I am not a mountain biker, but, when I volunteered to go to the Oak Cliff Nature Preserve with some off-road cyclists, I got to hear some harrowing tales of off-road bike racing.

As a hiker, I prefer to take the trails at a slower pace, so I might catch a glimpse of a rabbit scampering to get under cover or a lizard racing off the trail. I found out about The Oak Cliff Nature Preserve after the trails made their public debut in March. I was happy to discover a nearby place for some peaceful communion with nature, where I can see rays of sun sneaking through the canopy, listen to the breeze brushing through the trees, ignore the faint street noises in the background, and imagine that I am far away from the city.

The Oak Cliff Nature Preserve is 119 acres of natural woodland and prairie habitat, located near Pierce and W. Saner (backing up to the Hampton-Illinois branch of the Dallas Public Library). The developers of the area purchased the land from the Boy Scouts, and in 1999, they donated the land to the Natural Area Preservation Association, whose mission is to protect the natural state of their 80 (and growing) Texas properties. The Preserve serves as a buffer between the new housing and the industrial sections along Westmoreland.

The Preservation Association contacted the Dallas Off-Road Bicycle Association  for help with building some trails on the Oak Cliff property, but made little progress until they found Shadow Johns. He was the trail steward at Boulder Park (located at the corner of Highway 67 and Red Bird Lane). When he visited the Oak Cliff property, he liked what he saw and has since put hours into blazing the trails with the help of numerous volunteers.   

Shadow says the scheduled work days are hard to plan because he never knows how many people will come. Jeremy Morse, the assistant steward, says, “We try to have a work day about every other month. It’s hard to plan them around bike races.”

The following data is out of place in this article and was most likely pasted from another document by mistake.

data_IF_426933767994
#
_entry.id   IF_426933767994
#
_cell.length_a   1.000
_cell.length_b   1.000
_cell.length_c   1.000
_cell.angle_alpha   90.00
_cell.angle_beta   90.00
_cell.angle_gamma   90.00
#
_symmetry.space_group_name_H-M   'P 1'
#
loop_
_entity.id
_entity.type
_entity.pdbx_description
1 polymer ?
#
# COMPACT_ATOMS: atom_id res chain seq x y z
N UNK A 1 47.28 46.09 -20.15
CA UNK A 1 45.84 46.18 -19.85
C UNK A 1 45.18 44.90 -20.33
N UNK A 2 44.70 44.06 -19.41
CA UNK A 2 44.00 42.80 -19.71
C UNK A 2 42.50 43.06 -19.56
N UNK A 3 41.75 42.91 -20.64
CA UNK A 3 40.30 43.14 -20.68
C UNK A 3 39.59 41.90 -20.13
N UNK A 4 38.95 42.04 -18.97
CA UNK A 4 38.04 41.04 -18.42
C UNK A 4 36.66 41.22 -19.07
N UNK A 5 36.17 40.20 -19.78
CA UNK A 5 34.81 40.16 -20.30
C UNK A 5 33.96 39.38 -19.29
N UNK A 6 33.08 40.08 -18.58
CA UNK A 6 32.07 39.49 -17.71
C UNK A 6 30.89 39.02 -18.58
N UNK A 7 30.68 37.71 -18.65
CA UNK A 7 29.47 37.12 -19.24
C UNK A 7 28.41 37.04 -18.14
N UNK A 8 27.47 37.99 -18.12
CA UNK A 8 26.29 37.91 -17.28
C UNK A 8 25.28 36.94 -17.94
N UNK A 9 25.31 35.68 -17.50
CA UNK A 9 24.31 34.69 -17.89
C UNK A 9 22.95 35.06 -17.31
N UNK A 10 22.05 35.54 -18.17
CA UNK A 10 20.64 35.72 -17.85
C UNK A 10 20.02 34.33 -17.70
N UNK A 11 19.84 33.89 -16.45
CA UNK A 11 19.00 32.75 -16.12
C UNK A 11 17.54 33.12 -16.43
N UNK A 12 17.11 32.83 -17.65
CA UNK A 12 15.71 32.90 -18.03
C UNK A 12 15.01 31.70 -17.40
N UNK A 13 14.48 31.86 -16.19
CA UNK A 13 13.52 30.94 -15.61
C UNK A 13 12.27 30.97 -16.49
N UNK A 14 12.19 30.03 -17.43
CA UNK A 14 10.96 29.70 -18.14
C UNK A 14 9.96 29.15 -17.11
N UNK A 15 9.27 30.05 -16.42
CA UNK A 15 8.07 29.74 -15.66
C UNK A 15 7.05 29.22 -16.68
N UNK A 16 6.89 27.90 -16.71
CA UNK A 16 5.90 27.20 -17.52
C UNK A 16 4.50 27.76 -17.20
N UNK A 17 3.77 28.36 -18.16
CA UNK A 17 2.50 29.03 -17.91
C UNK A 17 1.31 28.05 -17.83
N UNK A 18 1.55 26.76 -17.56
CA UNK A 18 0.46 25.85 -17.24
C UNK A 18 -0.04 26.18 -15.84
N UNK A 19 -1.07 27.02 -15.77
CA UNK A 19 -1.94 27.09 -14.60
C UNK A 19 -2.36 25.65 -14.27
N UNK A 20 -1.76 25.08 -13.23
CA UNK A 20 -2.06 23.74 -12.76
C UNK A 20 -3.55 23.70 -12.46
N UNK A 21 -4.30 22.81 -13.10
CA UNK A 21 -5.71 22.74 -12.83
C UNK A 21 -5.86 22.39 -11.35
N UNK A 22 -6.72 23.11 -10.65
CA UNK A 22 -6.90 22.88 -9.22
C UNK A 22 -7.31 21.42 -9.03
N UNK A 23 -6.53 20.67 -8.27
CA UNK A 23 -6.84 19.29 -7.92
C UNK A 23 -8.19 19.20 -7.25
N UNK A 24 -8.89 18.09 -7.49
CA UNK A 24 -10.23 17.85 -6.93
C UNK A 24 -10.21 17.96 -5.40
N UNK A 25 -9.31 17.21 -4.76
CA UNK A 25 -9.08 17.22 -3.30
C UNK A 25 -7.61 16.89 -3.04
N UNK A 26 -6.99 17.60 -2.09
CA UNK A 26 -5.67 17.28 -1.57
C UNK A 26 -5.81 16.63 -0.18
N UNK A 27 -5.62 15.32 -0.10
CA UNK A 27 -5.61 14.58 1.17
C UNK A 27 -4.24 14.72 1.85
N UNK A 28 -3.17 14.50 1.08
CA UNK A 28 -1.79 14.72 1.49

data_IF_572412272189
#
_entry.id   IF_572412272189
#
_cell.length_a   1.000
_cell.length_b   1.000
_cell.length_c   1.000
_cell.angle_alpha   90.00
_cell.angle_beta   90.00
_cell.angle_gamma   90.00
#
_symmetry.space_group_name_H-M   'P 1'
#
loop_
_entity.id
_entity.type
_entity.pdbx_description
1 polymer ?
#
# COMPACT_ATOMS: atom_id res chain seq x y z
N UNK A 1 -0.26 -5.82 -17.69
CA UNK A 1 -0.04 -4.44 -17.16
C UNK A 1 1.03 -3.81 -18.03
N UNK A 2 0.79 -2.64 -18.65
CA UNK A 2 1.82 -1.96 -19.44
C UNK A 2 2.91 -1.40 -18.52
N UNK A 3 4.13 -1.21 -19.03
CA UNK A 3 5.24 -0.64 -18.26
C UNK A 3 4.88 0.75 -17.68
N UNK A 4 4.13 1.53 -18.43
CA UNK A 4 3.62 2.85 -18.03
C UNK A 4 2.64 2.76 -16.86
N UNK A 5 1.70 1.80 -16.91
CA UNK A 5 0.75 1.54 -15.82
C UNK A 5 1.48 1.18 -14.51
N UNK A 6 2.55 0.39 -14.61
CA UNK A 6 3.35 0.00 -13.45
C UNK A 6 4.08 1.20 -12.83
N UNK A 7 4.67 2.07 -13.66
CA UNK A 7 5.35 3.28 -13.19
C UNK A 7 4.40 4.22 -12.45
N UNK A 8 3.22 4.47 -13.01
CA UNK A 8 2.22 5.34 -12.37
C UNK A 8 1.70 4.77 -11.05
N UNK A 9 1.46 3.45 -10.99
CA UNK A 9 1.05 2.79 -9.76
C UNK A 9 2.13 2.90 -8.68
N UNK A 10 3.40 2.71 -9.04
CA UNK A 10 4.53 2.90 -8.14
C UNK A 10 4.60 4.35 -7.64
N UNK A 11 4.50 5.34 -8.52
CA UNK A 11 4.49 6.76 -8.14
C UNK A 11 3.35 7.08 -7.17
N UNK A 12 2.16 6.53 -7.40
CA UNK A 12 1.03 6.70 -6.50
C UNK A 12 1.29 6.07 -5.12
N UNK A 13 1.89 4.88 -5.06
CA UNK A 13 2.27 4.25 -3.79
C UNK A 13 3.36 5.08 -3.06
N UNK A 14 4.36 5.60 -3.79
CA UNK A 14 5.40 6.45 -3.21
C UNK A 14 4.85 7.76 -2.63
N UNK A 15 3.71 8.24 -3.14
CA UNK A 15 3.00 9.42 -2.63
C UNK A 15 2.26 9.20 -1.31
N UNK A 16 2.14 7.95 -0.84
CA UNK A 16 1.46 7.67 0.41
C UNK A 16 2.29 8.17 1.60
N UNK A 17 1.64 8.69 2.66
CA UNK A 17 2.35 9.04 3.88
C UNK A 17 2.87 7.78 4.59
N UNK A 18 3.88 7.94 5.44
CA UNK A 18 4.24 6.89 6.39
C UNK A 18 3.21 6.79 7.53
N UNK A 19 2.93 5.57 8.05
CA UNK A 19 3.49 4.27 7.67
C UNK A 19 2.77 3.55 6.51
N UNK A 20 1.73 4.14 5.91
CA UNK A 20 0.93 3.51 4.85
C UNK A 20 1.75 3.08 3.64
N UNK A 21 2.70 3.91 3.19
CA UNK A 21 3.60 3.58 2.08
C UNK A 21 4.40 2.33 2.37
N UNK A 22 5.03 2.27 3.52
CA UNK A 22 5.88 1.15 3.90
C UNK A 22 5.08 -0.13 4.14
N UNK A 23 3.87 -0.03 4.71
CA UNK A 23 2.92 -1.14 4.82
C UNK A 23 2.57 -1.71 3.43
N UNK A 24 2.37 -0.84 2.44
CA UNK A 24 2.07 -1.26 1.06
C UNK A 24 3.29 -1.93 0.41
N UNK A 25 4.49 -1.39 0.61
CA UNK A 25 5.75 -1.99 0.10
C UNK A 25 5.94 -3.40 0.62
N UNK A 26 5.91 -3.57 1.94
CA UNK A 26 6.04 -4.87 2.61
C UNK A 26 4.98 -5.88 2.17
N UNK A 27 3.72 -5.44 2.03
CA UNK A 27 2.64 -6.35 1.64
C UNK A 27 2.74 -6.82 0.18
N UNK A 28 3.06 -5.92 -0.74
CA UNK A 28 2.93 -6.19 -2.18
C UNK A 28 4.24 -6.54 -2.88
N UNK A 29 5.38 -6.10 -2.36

On a recent work weekend, there were about a dozen volunteers, mostly from the Off-Road Bicycle Association. Shadow organized the day’s projects, including clearing, trimming and raking a new trail section, picking up trash, and building a new bridge.  It was rewarding work. The off-road cyclists planned to try out the new trail when the work was done.   

When I ask him about letting my son ride his bike with training wheels on the trails, Shadow answers, “We want the trails to appeal to a wide variety of people — hikers, young riders, and the people looking for more extreme off-road rides. There’s not much like that in Dallas. All of the more technical trail sections offer easier bypasses.” The bypasses are marked with small signs.   

The trails are divided into four loops. Loop one is 1.87 miles, and you can hike, jog or ride it without going on to the other loops. For a longer hike or ride, add loop 2 at 1.63 miles, loop 3 at .94 miles, or loop 4, which will be over 1.5 miles when the new section is finished. The total for the trails is currently 5.2 miles.   

Shadow is enthusiastic about future plans for the Preserve. “We hope to have an outdoor classroom right behind the elementary school,” he says. They have been working on benches and markers for a one-mile nature loop behind Jimmy Brashear Elementary, scheduled to be in place by springtime.   

The entrance takes a little persistence to find. Going west on Illinois from Hampton, make a left on Pierce. Pass the houses and a black chain-link fence, and turn left into the exit to the Potter’s House retirement community (it’s not marked). Turn right before the gate onto a dirt drive to get to the trail head. There’s a small sign on the iron fence to let you know you’re in the right place. On the weekend, you may have to park on the street.   

Contact Shadow Johns at 214-641-1452 for assistance or more information. Shadow posts information about the next work day on the trail head bulletin board. Come to the next one for a rewarding day of hard work, or just come to enjoy the trails.